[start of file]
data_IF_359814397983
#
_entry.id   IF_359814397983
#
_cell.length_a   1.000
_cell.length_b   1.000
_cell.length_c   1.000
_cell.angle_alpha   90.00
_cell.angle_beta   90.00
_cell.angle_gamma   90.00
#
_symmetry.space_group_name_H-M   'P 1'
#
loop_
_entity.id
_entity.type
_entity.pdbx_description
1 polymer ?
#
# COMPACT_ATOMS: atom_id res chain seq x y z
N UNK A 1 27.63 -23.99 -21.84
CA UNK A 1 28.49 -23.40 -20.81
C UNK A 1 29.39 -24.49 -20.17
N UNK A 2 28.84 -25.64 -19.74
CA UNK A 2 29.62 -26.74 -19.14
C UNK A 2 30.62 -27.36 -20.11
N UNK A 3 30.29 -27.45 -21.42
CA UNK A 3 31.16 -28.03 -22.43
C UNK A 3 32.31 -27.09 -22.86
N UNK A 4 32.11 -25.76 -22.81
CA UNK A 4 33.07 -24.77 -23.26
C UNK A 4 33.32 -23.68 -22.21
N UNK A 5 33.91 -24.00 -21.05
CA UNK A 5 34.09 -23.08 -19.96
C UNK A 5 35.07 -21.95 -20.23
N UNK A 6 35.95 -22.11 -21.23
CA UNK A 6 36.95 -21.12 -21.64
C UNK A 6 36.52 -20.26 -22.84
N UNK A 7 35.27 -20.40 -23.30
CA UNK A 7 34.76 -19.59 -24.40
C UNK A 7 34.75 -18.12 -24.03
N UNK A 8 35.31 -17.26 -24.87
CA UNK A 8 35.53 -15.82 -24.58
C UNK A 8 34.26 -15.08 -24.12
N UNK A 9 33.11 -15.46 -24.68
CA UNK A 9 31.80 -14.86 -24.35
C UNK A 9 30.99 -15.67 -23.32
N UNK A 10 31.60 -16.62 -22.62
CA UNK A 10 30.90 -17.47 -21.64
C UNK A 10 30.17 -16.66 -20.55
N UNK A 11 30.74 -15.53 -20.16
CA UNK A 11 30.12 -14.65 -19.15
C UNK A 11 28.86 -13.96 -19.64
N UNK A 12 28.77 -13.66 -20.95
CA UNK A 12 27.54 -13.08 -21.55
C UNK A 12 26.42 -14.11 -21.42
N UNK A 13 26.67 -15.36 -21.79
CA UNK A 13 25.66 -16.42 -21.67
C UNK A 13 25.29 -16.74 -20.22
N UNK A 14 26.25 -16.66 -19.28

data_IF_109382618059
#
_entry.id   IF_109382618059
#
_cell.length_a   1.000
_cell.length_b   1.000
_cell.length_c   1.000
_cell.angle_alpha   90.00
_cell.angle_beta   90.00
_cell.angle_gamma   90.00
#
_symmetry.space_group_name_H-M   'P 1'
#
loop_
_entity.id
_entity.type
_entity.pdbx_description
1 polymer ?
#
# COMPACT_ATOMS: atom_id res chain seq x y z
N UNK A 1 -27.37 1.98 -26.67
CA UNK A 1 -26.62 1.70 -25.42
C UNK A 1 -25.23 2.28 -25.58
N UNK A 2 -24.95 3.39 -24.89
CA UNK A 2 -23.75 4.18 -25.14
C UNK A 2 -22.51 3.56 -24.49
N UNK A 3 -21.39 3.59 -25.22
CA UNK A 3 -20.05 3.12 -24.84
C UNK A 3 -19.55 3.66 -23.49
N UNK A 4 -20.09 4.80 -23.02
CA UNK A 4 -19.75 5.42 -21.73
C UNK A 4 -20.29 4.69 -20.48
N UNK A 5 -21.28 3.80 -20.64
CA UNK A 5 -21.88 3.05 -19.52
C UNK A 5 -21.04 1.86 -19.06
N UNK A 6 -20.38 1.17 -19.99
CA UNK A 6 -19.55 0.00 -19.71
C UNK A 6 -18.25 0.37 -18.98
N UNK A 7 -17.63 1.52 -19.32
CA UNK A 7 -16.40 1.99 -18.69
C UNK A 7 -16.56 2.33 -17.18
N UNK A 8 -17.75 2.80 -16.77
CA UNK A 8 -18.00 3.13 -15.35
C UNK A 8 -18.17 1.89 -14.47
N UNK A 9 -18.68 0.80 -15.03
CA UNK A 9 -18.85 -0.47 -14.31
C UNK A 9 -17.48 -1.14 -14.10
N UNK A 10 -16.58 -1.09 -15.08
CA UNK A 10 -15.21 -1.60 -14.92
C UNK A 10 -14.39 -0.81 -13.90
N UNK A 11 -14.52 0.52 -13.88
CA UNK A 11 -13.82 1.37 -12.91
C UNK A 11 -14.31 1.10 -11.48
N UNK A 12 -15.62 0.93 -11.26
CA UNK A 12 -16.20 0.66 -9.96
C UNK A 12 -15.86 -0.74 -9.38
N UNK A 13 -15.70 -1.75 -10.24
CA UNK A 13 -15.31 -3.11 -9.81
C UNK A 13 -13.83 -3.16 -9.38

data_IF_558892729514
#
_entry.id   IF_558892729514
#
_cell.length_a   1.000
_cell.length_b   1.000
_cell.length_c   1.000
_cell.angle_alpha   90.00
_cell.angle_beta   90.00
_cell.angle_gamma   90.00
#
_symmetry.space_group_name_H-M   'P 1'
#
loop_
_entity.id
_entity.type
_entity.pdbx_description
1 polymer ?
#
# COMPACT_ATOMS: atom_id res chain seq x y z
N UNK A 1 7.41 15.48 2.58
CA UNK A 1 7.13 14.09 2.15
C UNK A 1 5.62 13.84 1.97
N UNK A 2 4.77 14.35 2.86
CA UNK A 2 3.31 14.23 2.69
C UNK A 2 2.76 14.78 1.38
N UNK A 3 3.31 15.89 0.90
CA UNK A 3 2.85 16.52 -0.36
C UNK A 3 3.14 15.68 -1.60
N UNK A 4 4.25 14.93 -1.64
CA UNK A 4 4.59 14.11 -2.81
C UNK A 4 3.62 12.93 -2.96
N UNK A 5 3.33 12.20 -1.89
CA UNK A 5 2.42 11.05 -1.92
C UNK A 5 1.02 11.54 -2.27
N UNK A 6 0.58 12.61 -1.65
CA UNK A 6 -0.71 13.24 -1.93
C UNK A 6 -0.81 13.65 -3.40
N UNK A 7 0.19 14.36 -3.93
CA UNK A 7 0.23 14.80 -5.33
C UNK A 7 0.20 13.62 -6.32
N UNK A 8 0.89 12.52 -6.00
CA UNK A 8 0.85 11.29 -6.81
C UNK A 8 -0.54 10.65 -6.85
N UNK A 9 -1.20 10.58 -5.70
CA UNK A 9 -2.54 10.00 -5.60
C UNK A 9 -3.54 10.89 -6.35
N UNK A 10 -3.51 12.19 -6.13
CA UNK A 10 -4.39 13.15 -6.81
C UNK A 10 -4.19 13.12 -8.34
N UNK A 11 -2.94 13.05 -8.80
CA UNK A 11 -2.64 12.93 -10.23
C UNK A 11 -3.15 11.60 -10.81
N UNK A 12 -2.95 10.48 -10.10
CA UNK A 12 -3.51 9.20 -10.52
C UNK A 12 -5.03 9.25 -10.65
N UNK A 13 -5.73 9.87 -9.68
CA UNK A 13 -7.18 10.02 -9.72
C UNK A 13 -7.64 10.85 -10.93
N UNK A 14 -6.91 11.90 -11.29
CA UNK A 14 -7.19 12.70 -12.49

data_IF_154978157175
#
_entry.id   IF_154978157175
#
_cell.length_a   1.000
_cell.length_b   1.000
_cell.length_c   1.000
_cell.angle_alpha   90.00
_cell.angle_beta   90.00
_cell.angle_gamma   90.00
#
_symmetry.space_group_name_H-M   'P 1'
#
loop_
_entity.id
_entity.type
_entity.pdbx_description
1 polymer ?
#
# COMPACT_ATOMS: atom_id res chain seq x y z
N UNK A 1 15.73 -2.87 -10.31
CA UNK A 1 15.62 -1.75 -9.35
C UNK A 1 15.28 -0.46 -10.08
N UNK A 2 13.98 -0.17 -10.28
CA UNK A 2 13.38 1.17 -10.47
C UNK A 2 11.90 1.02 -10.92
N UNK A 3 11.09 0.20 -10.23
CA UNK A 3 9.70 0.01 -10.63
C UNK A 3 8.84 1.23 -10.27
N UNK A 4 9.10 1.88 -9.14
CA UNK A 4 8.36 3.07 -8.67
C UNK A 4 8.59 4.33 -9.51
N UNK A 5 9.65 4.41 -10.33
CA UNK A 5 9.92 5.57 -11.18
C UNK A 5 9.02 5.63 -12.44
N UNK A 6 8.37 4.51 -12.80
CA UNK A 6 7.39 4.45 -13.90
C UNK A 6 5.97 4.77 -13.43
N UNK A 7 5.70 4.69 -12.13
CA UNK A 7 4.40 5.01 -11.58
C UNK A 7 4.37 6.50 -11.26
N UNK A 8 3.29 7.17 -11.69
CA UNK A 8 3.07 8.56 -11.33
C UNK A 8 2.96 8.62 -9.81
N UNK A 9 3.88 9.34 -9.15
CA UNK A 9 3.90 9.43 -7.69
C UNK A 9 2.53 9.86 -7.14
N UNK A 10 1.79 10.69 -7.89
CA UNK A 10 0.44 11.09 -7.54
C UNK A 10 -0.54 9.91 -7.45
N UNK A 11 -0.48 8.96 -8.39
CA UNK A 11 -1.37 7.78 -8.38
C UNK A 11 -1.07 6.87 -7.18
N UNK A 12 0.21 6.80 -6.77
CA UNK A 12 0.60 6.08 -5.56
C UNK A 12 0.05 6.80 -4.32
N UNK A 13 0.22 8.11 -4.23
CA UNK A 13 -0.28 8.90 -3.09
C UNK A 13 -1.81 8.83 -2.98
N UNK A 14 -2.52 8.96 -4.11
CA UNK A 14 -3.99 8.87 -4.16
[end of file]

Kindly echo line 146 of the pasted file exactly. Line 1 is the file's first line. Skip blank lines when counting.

N UNK A 3 3.31 15.89 0.90